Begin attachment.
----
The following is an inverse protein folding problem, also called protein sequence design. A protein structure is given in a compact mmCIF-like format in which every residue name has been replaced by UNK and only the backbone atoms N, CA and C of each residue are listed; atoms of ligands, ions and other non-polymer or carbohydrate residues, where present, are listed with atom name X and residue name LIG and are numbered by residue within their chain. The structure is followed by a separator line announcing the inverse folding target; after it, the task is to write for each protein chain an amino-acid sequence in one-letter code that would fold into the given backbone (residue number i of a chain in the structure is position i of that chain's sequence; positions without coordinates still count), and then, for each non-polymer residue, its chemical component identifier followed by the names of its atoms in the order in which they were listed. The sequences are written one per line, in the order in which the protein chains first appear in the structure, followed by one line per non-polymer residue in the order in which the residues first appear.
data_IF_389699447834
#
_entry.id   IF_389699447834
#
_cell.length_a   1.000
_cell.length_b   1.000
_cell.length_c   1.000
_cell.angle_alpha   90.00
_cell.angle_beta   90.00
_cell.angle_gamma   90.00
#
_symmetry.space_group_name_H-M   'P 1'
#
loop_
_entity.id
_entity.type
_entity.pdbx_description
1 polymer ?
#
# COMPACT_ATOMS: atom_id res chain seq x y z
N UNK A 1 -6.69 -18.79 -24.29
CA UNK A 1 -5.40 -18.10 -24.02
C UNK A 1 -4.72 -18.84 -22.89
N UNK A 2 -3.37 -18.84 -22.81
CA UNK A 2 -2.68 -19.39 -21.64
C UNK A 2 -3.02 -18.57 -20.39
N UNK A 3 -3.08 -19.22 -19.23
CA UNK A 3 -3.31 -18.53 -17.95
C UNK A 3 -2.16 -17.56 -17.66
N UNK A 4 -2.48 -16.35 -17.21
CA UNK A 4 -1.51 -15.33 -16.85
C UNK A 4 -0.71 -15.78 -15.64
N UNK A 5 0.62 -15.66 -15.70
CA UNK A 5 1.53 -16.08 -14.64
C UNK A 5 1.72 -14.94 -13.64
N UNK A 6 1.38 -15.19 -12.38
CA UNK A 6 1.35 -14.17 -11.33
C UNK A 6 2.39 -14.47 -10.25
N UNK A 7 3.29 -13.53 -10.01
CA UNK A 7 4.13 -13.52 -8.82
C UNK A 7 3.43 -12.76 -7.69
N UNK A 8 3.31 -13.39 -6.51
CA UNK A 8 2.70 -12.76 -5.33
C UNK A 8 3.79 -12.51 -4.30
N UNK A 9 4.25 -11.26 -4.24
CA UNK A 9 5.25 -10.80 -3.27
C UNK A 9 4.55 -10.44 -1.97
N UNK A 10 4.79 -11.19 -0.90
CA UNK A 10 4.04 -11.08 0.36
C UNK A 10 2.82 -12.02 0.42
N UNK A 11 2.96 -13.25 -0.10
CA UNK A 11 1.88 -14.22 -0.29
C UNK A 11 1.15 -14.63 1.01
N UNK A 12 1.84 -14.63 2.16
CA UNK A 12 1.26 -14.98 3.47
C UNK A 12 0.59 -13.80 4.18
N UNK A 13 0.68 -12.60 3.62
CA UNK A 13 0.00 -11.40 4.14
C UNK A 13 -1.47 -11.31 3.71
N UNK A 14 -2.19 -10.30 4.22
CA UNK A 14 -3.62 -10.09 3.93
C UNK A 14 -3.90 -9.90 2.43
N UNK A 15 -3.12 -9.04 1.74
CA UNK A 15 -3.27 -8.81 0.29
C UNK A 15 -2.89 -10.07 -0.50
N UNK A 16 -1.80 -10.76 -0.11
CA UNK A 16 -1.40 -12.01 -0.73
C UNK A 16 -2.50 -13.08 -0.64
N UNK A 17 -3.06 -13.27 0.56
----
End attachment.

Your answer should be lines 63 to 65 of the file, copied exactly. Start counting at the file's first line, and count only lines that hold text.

C UNK A 14 -3.90 -9.90 2.43
N UNK A 15 -3.12 -9.04 1.74
CA UNK A 15 -3.27 -8.81 0.29